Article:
"Say it, don't be afraid, el-Sissi has to go," the protesters chant on Cairo's Tahrir Square, the epicenter of Egypgtian revolution in January 2011. After six years of Abdel-Fattah el-Sissi's rule, it seems possible again to protest against the government. Similar slogans led to the fall of long-time dictator Hosni Mubarak in 2011.
People took to the streets in protest on evening of September 20 in Cairo, Alexandria, Suez, Mansoura and Mahalla-al-Kubra in the Nile Delta, according to Mada Masr, an independent Egyptian news outlet. In Cairo, security forces initially held back, but later used tear gas. Over the course of just three days, several hundred people were arrested.
Within minutes, videos circulated online that were first largely ignored by the state media, but then labeled a disturbance by the enemy of the state, the Muslim Brotherhood.
El-Sissi's repressive regime has so far prevented political resistance. The government has largely suppressed protests and criticism. Thousands of Muslim Brotherhood members, government critics, bloggers and activists have been imprisoned. The fact that slogans such as "Sissi, get lost" can now be heard on the street is a sign that the Egyptians are no longer afraid of repression — even if demonstrations without permission from the authorities are forbidden in the country.
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Egyptian insider in Spain
For two weeks now, an Egyptian building contractor and actor by the name of Mohammed Ali has been galvanizing his compatriots. Ali lives in exile in Spain and has published several videos online accusing el-Sissi and the army of corruption. Having worked for the president for several years, he speaks with authority when he discusses el-Sissi's million-dollar real estate deals.
Ali's videos hit a nerve in a country where one out of three people live below the poverty line. Human rights organizations have sharply criticized the government for heavily suppressing any form of criticism or opposition. State repression is stronger than ever before in recent decades.
Khaled Dawoud, a political scientist and member of the opposition, is convinced that the economic woes in Egypt are driving people to take to the streets more than anything else. "The economic reforms hit the average Egyptian hard; at the same time, they see that their concerns are not among the president's priorities," Dawoud told DW.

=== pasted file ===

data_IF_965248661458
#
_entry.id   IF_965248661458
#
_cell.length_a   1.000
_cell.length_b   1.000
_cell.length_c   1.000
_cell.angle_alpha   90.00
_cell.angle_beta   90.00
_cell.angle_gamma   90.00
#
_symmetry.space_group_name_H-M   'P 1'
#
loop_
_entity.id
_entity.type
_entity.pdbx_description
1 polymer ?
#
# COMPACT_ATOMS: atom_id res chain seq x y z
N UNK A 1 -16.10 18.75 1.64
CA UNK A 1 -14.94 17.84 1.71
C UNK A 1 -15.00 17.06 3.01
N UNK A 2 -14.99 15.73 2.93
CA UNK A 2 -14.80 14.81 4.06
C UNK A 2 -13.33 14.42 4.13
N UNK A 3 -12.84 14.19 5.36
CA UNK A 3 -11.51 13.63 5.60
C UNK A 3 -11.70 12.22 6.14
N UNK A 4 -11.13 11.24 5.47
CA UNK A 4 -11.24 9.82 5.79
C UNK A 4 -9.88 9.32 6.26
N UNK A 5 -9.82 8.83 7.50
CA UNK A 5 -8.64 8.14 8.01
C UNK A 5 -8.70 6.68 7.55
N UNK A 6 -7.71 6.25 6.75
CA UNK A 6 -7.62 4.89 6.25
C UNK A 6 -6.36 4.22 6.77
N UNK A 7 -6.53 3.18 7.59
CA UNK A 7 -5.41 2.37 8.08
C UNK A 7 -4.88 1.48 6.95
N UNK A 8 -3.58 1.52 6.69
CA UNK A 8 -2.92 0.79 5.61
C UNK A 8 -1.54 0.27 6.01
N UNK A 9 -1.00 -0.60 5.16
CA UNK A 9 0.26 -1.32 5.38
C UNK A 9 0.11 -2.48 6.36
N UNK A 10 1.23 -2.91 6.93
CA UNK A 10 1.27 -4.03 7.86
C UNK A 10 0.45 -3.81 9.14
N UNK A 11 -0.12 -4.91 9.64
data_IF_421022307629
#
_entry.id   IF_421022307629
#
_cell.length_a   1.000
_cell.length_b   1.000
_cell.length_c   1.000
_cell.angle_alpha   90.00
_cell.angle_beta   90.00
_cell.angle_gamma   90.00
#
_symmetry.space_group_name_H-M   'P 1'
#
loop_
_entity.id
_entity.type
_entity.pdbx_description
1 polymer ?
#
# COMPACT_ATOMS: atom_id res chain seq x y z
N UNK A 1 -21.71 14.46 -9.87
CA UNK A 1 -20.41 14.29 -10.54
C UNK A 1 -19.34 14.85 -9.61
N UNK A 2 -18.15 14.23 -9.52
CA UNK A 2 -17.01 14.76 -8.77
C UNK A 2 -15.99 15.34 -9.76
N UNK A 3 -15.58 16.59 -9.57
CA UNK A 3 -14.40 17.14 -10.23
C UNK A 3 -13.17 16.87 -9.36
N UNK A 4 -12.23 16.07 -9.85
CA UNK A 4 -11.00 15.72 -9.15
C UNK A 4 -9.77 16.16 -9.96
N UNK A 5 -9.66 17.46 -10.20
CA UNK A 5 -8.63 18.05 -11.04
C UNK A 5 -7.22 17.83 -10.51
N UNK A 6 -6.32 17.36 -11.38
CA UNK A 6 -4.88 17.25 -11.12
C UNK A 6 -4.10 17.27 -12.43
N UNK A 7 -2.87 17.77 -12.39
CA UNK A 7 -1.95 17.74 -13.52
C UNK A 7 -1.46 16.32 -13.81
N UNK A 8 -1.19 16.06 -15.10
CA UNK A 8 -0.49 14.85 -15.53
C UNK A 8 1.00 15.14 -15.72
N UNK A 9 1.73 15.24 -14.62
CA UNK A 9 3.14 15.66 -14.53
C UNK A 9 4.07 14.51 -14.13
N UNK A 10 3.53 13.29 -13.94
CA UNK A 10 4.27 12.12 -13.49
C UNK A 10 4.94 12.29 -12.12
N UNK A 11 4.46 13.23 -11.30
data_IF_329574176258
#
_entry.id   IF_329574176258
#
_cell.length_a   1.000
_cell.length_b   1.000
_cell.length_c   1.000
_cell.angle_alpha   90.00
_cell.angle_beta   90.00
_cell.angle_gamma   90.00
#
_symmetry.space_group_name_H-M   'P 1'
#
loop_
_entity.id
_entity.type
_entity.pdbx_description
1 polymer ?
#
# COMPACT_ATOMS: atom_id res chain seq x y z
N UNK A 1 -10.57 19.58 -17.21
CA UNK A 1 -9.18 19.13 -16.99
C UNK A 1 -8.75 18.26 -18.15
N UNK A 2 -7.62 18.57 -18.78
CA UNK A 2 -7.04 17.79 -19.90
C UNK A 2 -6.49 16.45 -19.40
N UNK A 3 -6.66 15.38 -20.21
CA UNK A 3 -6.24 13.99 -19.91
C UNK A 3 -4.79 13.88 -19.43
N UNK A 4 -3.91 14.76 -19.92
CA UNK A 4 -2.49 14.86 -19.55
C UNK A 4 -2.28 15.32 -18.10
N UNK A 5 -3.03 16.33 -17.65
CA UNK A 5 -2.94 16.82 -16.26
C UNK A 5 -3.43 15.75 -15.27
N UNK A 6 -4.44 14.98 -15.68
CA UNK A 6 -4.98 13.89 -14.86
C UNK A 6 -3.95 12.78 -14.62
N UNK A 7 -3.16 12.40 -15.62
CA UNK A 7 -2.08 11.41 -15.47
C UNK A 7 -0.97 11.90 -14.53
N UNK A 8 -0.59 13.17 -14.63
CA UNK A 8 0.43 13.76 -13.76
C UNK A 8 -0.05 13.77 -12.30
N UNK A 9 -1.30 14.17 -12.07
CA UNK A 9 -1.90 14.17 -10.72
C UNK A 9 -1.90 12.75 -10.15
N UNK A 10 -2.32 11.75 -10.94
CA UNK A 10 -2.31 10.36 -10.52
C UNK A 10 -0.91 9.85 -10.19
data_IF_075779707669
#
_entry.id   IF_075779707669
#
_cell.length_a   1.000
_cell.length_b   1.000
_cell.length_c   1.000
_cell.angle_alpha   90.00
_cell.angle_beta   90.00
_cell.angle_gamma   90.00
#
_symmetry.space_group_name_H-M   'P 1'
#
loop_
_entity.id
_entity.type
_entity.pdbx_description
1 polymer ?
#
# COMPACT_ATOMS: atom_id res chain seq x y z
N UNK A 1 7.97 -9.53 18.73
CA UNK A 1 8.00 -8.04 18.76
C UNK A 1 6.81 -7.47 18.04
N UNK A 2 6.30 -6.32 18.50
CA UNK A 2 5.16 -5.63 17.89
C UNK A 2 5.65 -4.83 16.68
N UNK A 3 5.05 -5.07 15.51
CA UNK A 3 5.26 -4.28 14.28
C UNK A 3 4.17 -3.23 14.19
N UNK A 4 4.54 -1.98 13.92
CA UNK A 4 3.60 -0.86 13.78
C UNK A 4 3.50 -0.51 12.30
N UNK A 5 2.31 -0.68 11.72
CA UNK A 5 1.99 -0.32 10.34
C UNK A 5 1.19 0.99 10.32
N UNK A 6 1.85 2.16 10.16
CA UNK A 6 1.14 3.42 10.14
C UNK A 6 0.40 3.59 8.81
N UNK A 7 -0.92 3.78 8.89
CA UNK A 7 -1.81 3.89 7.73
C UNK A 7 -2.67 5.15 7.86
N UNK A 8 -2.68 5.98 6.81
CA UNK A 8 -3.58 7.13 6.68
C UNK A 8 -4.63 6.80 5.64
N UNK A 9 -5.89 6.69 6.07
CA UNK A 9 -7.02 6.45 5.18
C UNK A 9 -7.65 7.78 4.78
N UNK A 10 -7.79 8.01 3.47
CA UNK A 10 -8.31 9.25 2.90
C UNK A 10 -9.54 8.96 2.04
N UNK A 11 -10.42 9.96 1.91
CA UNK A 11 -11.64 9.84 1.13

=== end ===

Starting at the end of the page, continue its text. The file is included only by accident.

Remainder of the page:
"Instead he is busy with the Suez Canal, wasting trillions on a new capital and expensive holiday resorts," Dawoud added. "The majority of Egyptians will not benefit from any of this."
El-Sissi has rejected Ali's accusations as "lies and slander." His reaction to the corruption allegations — "I will build more palaces" — fueled people's anger even more. The fact that the president responded to Ali's videos shows how nervous the government is and how much it regards this wave of protest as a danger, said Stephan Roll of the Berlin-based German Institute for International and Security Affairs.
Who are the demonstrators?
In Roll's view, they are mainly young people who were not part of the protests in 2011. The fact that people demonstrate even though they have to expect arrests or the use of firearms is "the symptom of a disastrous political and economic situation," he said. It would also be interesting to know who is behind Mohammed Ali —the man who got people to protest in the first place, Roll added.
"There's speculation that there is tension among the elite," Roll said, adding that the videos don't look as if they were taken spur of the moment but rather as if they had been planned. "Ali may be backed by a part of the military closer to Mubarak and disappointed by el-Sissi," he said.
'The world is watching'
The government's response is not sustainable, Roll said, adding that if there are protests again next Friday, things will not look good for the regime.
Human Rights Watch has urged the Egyptian leadership not to prevent peaceful protests, and called on the authorities to immediately release all detainees. "The authorities should recognize that the world is watching and take all necessary steps to avoid a repetition of past atrocities," said Michael Page, HRW deputy Middle East and North Africa director.
Roll, too, has appealed to the international community to put the situation in perspective and to recognize that el-Sissi's regime, which is based on repression, corruption and mismanagement, cannot function in the long run.